Ten with Townsend: Long Beach Debrief


After NBCSN’s first Verizon IndyCar Series race of the season, we checked in once again with our NBC Sports Group IndyCar analyst Townsend Bell for MotorSportsTalk’s first 2014 installment of “Ten with Townsend.” Look for more of these to come over the course of the year. For a 2013 archive, check this link.

Without further adieu, thoughts from our ace expert on the Toyota Grand Prix of Long Beach:

-With St. Petersburg a relatively mild race until the one restart, were you surprised by the level of aggression we saw at Long Beach?
Not really.  I would say that’s the norm these days.   For good reason too, because it’s so tough to win now.  I fully expect a multitude of winners this season.  So much quality, parity etc.
-Mike Conway’s win owed a bit to luck, but clearly he’s had the performance on street courses to help Ed Carpenter Racing. Where do you rate him in the field in terms of how talented he is on the road and street circuits?
Top 5 without question.  To come in like he does part-time, bouncing between WEC commitments is hard enough already.  Detroit last year was flat out breathtaking.  I can still remember the first time he showed up for Panther Racing at a Sonoma test in 2008 (I think it was).  Straight away- stunning speed.
-With Will Power’s St. Pete restart and now contact with Simon Pagenaud at Long Beach, were you surprised at all by either of those? Or was it more surprising there were no penalties assessed to him? 
I didn’t see anything wrong with his St Pete restart.  In fact I think it was text book to what was requested by race control.  The Long Beach contact was certainly open for review but we are seeing the new ‘hands off’ stance that IndyCar announced previously – let the drivers sort it out. The flip side is the carnage the ensued after Hunter Reay’s similar move on Newgarden.  So I’m not sure what the position will be now going forward with respect to ‘avoidable contact’. (BTW I never liked that term)  I wouldn’t want that job in race control, so we’re lucky to have people who step up for the abuse!!  In the end, life without fenders is complicated but so fantastic at the same time.
-Also Power-related, do you think his momentum was properly able to carry over from late last year into the first two races of the year? Or just more a case of starting strong without regard to 2013 finish?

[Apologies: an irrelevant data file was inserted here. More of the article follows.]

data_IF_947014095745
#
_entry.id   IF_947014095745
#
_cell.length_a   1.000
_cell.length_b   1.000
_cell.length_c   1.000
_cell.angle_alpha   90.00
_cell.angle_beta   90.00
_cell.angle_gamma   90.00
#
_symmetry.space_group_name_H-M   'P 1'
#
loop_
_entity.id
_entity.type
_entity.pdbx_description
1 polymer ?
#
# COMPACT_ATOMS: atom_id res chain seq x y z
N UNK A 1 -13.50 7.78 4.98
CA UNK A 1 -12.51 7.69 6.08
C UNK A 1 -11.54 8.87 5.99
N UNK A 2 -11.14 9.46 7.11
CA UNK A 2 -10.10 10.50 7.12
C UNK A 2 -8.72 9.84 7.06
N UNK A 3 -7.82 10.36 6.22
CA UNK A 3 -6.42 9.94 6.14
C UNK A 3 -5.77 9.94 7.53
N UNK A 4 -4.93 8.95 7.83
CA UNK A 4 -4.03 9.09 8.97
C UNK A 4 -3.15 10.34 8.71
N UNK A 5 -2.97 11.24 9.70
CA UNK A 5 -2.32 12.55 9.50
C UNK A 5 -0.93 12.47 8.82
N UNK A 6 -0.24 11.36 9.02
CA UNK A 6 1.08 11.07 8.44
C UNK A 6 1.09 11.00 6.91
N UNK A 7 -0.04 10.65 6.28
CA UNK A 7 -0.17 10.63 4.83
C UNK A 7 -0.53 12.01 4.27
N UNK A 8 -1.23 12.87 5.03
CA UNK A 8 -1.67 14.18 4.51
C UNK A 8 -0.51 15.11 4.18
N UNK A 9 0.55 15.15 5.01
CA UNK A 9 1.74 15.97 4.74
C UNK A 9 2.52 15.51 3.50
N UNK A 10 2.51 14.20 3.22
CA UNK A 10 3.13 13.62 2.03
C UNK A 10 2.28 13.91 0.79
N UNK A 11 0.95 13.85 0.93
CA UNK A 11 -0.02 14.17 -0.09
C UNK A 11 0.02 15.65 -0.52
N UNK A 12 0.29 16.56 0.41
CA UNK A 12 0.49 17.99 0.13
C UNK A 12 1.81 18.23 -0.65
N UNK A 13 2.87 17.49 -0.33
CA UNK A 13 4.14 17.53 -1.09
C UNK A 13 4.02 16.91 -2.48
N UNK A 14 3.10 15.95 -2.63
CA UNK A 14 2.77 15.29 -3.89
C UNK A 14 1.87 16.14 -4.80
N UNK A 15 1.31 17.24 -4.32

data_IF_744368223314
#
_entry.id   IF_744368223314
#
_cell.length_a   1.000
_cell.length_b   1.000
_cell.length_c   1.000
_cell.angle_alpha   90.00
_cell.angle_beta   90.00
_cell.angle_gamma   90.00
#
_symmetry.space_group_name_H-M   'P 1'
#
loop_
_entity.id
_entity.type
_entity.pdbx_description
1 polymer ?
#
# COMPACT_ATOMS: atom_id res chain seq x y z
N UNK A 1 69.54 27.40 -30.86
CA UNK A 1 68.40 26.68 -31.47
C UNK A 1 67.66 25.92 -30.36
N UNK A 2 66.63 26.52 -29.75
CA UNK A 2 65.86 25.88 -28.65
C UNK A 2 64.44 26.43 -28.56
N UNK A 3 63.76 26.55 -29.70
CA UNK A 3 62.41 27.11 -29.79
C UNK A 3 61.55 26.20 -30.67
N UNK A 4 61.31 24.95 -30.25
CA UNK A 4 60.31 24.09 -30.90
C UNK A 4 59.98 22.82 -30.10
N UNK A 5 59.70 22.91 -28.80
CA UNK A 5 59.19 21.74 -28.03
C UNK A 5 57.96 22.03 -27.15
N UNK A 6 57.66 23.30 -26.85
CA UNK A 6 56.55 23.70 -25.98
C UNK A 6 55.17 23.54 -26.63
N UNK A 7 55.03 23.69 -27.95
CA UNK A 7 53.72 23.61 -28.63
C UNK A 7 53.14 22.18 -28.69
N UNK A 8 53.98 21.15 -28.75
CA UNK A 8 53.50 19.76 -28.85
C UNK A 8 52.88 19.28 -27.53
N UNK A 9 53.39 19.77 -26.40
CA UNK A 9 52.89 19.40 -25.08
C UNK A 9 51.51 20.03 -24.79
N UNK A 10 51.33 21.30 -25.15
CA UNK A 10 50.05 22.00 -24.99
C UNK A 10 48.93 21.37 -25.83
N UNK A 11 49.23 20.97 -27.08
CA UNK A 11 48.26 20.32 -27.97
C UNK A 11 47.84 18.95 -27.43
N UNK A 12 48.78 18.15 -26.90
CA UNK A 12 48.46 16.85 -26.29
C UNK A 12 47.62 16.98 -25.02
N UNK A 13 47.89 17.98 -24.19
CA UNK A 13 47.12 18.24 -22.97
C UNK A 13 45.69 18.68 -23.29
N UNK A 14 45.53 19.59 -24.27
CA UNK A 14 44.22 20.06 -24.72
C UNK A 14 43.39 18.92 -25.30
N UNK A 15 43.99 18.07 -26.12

I’d say St. Pete was expected and Long Beach was a disaster (by his standards) blessed with good fortune.  His race pace was no better or worse than the top 10 cars, but circumstances fell his way for sure.   The competition didn’t need that!
-Most impressive rookie thus far: Hawksworth, Munoz, Aleshin or Huertas?
Man that’s tough.  Have to pull out Munoz because he had some races last season, not a pure rookie in my book.  If you analyze their circumstances, the other 3 can all make strong cases.  Hawksworth on pace, Aleshin on consistency, Huertas on the last second nature of his program.  Flip a coin but all these guys are solid and going to cause headaches (strong competition) for the establishment for the rest of the season.
-Two races in – biggest surprise and biggest disappointment.
Surprise-  Rookies are super strong and mistake free.
Disappointment-  Seems like Rahal just can’t find the sweet spot to start the season these last few years..they certainly are putting forth the effort and resources.  But hiring Servia was a smart move.   He will help them tune things in, but he only can if he’s there full-time.
-Thoughts on JPM’s first two races back? 
Methodically coming back to old form but not there yet…
-How was PT to work with in the booth? From a viewer’s standpoint he really helped add to yours and Leigh’s insights. Even on the course preview lap, too.
He was my IndyCar idol as a teenager so I’m biased.  But the fans loved him and I certainly enjoyed the perspective and candor.  He’s one of the most successful IndyCar drivers of all time, so when he speaks, we should listen.  But with the Blue Demon mask on…his lips don’t quite work the same.
-You’ve seen how competitive this field is. Having the opportunity with KV for the 500 now confirmed, how much confidence does that give you to be in your usual one-off role but now with the defending champion team? 
I sit there in the booth, looking at the depth of talent and competition, and think ‘oh boy, I’m about to jump in this tornado.’  But I think that every year and just go for it.  Kind of like sitting at the bar, watching a mosh pit in full glory, pounding a shot and then getting it on.  Insert Miles’ advice from Risky Business here..
-Besides IndyCar, a very busy year planned for you with the TUDOR Championship, Red Bull GRC broadcasts and additional TV work. What challenge are you looking most forward to this year? 
The Indy 500 stands alone for me… always will.

IndyCar 2015 Driver Review: Simon Pagenaud

Simon Pagenaud
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MotorSportsTalk continues its run through the Verizon IndyCar Series field, driver-by-driver, with a look at Simon Pagenaud’s first season at Team Penske.